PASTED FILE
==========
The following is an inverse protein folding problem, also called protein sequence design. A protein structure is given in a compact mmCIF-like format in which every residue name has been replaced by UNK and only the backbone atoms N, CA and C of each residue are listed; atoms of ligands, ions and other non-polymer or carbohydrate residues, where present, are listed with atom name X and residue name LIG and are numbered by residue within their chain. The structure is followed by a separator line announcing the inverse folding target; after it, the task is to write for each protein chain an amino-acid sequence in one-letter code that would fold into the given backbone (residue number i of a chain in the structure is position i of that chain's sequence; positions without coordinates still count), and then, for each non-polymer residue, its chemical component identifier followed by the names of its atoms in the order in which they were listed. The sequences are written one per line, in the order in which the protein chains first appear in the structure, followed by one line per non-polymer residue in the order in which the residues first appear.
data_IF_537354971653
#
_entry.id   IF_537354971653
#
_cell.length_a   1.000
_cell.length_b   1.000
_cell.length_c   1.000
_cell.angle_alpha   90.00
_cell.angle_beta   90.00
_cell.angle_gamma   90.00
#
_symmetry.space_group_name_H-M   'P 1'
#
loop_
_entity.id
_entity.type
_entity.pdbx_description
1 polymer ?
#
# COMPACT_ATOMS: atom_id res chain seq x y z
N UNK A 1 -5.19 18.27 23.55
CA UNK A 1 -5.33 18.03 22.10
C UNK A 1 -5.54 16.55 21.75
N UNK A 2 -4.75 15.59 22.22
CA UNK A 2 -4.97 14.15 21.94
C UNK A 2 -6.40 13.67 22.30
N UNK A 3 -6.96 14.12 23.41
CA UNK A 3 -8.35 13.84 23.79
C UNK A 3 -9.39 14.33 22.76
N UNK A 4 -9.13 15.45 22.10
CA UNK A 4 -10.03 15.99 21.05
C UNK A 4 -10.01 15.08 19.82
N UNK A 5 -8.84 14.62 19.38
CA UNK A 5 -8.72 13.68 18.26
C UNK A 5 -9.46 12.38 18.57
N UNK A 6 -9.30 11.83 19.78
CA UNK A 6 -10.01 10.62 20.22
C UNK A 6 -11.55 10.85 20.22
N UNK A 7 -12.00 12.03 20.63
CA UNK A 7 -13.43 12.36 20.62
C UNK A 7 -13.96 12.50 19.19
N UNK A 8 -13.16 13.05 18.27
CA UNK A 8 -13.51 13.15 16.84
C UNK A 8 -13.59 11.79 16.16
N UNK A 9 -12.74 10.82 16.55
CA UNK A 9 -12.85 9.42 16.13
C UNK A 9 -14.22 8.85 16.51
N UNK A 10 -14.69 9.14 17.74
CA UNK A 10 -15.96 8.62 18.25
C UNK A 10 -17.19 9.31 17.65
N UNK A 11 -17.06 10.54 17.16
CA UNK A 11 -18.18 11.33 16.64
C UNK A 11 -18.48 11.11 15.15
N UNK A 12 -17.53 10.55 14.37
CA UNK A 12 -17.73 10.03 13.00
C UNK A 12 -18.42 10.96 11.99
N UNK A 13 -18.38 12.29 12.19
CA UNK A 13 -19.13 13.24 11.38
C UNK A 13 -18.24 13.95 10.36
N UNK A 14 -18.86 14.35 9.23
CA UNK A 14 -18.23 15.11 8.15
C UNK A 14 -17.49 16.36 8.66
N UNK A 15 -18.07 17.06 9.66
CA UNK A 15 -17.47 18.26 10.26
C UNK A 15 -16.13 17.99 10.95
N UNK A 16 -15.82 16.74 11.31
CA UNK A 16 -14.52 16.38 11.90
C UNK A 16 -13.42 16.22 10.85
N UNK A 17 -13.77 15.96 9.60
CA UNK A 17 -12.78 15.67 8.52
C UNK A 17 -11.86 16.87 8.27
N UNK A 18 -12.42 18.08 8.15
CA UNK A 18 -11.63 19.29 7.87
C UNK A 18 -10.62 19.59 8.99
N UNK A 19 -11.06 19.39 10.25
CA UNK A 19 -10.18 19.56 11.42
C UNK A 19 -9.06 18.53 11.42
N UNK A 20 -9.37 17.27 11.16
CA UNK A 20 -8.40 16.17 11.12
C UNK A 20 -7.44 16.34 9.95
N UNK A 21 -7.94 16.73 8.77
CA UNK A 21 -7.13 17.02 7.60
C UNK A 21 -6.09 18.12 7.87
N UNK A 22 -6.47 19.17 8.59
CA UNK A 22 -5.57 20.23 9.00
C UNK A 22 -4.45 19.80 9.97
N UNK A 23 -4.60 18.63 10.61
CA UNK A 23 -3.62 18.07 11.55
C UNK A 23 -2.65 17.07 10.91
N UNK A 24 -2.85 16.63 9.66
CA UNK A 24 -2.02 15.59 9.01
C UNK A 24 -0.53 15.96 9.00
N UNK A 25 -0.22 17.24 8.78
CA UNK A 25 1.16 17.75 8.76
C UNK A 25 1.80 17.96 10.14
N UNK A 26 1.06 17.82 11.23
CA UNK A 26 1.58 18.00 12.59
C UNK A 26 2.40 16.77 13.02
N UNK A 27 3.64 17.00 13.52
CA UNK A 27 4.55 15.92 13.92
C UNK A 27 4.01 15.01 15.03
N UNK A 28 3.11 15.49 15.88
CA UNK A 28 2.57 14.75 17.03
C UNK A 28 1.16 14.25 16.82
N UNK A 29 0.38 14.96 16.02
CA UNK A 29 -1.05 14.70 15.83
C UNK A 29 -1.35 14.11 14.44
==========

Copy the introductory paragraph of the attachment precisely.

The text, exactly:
The following is an inverse protein folding problem, also called protein sequence design. A protein structure is given in a compact mmCIF-like format in which every residue name has been replaced by UNK and only the backbone atoms N, CA and C of each residue are listed; atoms of ligands, ions and other non-polymer or carbohydrate residues, where present, are listed with atom name X and residue name LIG and are numbered by residue within their chain. The structure is followed by a separator line announcing the inverse folding target; after it, the task is to write for each protein chain an amino-acid sequence in one-letter code that would fold into the given backbone (residue number i of a chain in the structure is position i of that chain's sequence; positions without coordinates still count), and then, for each non-polymer residue, its chemical component identifier followed by the names of its atoms in the order in which they were listed. The sequences are written one per line, in the order in which the protein chains first appear in the structure, followed by one line per non-polymer residue in the order in which the residues first appear.